Thursday, April 4, 2013

#323 Jerry Davis

Card thoughts: So many dull “yearbook” Padres photos in this set. I can recall #182 Bobby Brown and #262 Mario Ramirez in almost the same exact pose as Davis. This would be Davis’ only base Topps card (he also appeared in the 1985 trade set, sporting glasses).

By the way, his name is misspelled. It should be “Gerry.”

The player: A smart man, Davis was originally drafted by the Red Sox out of high school for $10,000 but elected to go to college (with a $35,000 scholarship). He earned a sociology degree from Howard University. Wisely, he said his reason for turning down the Red Sox was that, since the odds were stacked against him making the majors, or even AAA, he wanted to have something to fall back on. Davis used his degree in the off season when, after being drafted by the Padres, he was a substitute teacher in the off-season.

Davis was an “organization” man for the Padres, who constantly tinkered with his approach at the plate. This is confusing, because he had the enviable combo of speed and power. For instance:

·        --Davis led the Carolina League in home runs (34), runs (114), slugging (.614), and on base percentage (.504). Note that last statistic . . . Davis walked an incredible 161 times, which has got to be some kind of league record;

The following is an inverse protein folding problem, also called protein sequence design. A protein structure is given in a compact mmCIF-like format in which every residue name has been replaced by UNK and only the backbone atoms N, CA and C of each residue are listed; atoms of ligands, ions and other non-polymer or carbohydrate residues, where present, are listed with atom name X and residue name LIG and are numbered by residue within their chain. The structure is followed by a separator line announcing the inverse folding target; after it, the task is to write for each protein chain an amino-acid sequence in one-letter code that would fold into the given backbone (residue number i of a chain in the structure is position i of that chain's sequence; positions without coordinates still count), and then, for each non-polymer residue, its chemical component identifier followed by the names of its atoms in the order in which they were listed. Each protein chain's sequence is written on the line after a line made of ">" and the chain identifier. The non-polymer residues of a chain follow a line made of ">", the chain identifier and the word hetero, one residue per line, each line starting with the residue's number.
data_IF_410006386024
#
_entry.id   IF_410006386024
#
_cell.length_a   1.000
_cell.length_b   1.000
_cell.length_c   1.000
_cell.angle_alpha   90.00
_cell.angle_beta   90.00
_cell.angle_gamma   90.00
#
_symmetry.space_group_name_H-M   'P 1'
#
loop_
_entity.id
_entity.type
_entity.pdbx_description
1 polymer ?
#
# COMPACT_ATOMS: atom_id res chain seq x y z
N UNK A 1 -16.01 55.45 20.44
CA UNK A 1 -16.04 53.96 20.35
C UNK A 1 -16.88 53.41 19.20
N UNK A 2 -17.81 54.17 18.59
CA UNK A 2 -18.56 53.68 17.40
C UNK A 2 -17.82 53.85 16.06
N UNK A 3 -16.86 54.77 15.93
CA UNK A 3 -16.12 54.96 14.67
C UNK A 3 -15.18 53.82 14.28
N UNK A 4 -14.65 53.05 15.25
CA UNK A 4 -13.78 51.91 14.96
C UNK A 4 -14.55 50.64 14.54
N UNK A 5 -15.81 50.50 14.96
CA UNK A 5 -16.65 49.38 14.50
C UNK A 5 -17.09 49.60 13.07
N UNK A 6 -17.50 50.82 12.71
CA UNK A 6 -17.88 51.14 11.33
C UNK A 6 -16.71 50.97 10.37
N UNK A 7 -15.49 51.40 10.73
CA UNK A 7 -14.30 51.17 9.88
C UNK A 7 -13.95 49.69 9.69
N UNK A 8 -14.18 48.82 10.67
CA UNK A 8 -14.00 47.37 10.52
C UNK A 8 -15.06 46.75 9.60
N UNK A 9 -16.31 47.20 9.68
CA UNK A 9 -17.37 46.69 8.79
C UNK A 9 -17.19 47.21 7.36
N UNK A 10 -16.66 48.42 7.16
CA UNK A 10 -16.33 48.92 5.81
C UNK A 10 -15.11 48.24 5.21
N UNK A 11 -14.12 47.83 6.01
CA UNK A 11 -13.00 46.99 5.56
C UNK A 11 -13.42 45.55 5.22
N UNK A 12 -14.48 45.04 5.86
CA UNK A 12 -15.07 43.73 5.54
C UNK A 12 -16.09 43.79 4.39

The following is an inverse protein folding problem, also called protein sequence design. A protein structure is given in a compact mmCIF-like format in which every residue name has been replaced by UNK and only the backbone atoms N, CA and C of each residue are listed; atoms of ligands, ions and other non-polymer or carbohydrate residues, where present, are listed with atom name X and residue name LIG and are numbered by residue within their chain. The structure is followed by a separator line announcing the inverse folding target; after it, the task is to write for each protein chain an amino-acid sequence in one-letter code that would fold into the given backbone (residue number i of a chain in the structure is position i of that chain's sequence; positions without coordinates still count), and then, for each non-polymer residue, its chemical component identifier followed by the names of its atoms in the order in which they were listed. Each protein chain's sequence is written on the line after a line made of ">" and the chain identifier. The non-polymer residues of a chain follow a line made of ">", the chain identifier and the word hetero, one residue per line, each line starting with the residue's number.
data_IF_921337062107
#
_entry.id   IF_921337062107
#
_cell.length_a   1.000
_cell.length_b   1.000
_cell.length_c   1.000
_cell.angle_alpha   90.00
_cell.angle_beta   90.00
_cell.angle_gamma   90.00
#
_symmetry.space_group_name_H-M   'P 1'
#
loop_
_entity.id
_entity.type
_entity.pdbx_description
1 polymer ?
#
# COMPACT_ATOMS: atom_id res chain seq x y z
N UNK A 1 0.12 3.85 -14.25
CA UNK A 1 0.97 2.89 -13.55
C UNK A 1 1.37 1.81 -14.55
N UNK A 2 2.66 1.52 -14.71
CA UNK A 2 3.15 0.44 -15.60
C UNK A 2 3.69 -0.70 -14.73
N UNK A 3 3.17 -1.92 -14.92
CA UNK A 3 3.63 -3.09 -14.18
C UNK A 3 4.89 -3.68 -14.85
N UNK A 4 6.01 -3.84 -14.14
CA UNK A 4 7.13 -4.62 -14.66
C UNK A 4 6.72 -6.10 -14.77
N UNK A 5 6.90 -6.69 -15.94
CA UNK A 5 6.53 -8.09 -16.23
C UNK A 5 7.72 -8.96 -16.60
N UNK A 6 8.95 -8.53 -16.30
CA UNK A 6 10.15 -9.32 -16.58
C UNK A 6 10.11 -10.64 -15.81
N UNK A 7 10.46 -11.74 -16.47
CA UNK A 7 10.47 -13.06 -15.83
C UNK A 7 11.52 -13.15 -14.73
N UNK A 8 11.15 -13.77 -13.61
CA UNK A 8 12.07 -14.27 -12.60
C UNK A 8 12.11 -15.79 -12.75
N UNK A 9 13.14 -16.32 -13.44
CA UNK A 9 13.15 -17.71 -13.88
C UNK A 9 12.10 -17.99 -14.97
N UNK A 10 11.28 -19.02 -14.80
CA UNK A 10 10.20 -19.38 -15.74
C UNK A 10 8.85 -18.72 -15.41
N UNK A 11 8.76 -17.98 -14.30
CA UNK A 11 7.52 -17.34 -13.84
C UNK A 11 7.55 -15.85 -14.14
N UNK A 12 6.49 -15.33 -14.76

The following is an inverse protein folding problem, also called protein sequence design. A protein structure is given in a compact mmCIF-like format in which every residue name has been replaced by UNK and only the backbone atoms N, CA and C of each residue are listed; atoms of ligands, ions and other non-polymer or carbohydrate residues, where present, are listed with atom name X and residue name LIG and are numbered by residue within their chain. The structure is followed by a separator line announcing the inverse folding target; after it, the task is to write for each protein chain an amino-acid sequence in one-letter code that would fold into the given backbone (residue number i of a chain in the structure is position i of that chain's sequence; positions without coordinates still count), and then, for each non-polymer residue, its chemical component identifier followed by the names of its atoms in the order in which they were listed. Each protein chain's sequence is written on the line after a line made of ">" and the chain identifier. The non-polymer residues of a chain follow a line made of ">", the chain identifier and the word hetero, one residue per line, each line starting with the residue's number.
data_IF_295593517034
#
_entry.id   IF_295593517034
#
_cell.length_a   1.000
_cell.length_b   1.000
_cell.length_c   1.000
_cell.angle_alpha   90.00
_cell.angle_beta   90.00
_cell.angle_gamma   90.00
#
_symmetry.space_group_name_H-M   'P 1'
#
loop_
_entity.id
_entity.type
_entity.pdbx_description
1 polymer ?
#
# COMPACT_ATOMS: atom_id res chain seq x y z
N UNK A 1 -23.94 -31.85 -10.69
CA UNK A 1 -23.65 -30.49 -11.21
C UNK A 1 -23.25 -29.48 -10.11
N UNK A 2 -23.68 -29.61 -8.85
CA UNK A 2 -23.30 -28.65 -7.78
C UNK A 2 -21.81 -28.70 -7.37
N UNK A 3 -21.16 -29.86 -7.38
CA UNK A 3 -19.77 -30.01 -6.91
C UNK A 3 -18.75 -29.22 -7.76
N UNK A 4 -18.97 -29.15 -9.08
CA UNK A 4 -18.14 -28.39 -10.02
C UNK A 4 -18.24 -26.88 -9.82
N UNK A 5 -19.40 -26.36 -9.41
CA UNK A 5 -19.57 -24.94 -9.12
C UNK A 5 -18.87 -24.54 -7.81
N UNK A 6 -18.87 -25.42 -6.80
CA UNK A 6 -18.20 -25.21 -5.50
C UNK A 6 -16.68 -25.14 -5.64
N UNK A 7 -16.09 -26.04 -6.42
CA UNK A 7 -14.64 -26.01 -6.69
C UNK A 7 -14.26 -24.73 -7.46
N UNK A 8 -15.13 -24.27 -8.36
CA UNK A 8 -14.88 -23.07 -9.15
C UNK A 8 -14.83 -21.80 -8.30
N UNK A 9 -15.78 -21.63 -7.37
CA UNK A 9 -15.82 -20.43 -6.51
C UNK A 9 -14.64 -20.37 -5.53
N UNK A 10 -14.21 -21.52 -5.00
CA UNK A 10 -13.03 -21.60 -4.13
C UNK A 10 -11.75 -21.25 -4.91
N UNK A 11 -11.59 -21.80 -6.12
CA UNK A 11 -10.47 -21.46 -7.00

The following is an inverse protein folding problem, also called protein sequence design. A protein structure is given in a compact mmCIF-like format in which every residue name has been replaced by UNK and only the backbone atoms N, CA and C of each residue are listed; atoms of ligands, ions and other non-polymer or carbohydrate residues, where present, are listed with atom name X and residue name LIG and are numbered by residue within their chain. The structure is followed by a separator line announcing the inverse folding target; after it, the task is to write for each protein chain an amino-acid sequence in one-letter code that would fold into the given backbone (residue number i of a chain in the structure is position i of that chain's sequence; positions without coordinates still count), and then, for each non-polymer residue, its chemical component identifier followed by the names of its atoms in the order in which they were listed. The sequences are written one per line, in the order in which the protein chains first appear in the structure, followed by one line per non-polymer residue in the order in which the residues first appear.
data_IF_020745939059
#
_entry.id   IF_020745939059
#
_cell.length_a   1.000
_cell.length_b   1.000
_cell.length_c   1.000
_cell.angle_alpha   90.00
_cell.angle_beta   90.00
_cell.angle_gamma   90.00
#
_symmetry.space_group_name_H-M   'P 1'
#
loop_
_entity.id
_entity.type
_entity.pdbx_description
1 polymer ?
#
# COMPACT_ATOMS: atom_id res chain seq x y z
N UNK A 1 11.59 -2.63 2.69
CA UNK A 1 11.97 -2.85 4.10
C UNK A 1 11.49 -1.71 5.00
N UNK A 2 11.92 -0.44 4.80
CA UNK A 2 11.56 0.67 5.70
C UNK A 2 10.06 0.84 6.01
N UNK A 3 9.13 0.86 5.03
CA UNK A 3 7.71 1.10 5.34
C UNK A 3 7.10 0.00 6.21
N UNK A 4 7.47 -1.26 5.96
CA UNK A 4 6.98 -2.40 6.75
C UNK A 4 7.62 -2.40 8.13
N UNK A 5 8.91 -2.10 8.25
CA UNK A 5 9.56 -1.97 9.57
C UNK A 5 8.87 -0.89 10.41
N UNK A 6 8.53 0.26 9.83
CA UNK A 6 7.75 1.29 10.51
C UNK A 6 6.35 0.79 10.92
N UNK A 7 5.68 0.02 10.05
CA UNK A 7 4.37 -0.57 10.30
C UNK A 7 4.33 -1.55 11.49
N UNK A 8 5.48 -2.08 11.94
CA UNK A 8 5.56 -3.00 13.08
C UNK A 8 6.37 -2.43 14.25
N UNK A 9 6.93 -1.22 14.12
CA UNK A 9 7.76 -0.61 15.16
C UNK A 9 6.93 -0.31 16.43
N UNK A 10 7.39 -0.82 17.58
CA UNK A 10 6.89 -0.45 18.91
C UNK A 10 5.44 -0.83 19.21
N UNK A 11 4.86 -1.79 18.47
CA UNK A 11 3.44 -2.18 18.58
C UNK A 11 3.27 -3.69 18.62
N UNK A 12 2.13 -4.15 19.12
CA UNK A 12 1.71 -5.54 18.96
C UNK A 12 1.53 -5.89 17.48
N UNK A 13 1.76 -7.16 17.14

--He kept hitting in the Texas League, sporting a .353 average
·        --And finally, he dominated at AAA Las Vegas (although the desert air certainly helped).

Despite his natural gifts, the Padres tried turning him into an opposite field slap hitter for some reason. Eventually, he got a real shot at the majors just before this card was issued. Usually used as a late inning defensive replacement and pinch hitter (Davis started just 9 games in the outfield), he hit .293 but was still sent down near the end of the year.

Davis had a good chance of making the club out of spring training in 1986. But a knee injury in January robbed him of one of greatest assets (his speed), and he ended up missing the entire 1986 season because of it. This was sad, because Davis seemed like a very hard worker who couldn’t catch a break.

The knee injury, and likely the Padres believing Davis acted irresponsibly by trying to come back too soon, led to his release. He was picked up by the Tigers but was stashed all the way down in A-ball while his knee continued to recover. He did reappear in the Padres organization, when he was loaned to their AA club mid-season. But, seemingly discouraged, Davis gave up playing at young age of 28 after the season.

Rear guard: All the good firsts happened to Davis during his brief September call up in 1983. In his debut, he replaced left fielder Bobby Brown in the line up in right field, with #10 Tony Gwynn moving over to left. His first RBI came on a big day against the Braves when he had two hits, scored a run, stole a base, and drove in Kevin McReynolds.

1 comment:

Jeff said...

Good call. 161 BB is the Carolina League record.